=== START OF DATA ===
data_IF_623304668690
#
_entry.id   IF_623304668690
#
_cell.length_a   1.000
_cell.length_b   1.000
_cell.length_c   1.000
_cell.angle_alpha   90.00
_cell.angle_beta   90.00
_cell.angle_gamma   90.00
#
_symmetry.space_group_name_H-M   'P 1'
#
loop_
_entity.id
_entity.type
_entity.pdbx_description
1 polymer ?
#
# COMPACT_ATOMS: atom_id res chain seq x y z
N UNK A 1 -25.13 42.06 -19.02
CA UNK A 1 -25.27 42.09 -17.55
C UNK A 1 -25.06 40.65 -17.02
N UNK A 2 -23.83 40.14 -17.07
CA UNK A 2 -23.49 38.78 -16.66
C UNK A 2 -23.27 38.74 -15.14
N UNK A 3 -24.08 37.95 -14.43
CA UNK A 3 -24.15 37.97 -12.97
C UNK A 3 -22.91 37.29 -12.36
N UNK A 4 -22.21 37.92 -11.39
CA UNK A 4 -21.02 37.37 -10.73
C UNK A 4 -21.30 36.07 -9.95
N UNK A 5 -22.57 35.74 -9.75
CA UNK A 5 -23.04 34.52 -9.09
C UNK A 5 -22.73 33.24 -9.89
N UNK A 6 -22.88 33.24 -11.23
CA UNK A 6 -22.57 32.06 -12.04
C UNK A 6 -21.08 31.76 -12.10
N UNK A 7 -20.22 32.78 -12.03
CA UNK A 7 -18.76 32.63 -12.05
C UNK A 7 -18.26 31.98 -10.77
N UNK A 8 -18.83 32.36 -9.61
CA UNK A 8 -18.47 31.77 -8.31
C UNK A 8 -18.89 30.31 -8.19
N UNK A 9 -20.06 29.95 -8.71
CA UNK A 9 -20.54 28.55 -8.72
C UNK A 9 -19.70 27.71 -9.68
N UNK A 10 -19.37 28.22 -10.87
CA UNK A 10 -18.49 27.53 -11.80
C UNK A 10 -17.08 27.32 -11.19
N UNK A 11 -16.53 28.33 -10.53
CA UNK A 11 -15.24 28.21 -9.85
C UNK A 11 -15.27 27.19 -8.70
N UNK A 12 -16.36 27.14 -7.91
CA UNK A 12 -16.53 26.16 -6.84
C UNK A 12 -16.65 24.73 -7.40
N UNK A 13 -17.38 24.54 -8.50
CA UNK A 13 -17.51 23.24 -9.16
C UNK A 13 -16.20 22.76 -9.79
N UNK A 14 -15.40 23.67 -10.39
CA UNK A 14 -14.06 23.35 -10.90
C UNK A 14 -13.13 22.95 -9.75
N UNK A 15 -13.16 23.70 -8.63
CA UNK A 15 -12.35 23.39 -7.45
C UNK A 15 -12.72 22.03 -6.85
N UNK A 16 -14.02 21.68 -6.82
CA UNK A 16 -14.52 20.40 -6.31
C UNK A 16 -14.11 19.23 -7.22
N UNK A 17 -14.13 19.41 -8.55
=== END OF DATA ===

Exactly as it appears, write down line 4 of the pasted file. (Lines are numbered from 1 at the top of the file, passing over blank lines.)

#